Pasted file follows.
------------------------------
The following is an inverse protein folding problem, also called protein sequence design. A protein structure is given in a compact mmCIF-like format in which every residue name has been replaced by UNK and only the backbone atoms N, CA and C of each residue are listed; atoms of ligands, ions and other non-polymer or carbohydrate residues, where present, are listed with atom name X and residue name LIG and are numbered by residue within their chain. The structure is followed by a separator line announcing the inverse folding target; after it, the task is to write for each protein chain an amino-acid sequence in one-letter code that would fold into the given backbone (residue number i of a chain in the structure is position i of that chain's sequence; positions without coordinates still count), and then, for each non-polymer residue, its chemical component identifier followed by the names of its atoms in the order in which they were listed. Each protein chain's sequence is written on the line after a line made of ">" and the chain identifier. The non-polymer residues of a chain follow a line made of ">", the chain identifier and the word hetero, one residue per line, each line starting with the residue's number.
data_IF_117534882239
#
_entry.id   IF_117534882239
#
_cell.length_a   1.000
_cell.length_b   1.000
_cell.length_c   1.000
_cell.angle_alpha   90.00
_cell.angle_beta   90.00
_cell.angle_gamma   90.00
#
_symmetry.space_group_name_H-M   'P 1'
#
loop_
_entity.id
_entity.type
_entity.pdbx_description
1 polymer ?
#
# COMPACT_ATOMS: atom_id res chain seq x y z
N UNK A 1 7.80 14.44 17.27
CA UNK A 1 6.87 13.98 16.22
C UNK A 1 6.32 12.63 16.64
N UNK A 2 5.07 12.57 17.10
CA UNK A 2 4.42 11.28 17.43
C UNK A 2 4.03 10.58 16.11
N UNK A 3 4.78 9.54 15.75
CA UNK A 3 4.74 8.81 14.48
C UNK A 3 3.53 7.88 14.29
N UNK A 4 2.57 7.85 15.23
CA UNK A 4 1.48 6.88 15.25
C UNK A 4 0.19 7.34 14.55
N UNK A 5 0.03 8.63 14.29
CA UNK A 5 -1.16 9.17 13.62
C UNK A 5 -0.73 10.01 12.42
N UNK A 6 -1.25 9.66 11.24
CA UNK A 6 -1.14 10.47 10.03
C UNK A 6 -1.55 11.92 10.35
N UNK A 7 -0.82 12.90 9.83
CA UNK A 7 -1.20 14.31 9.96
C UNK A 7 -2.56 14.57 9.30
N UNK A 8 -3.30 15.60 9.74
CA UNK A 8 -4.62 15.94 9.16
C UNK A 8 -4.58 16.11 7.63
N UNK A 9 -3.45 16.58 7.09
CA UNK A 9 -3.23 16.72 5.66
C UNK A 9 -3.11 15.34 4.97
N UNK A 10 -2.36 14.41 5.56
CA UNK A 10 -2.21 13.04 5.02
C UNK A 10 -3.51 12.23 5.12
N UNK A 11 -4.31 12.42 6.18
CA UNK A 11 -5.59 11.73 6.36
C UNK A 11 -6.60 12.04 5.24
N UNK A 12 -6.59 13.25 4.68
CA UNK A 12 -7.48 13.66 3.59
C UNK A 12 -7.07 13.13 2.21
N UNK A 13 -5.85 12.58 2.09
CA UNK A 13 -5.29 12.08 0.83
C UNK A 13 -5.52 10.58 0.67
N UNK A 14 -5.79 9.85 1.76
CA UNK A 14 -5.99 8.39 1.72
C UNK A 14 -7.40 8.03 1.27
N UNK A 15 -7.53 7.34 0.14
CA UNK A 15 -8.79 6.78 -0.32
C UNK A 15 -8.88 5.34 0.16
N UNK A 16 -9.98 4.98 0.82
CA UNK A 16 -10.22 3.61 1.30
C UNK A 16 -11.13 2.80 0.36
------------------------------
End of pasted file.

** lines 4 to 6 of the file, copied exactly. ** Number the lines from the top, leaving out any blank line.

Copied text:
_entry.id   IF_117534882239
#
_cell.length_a   1.000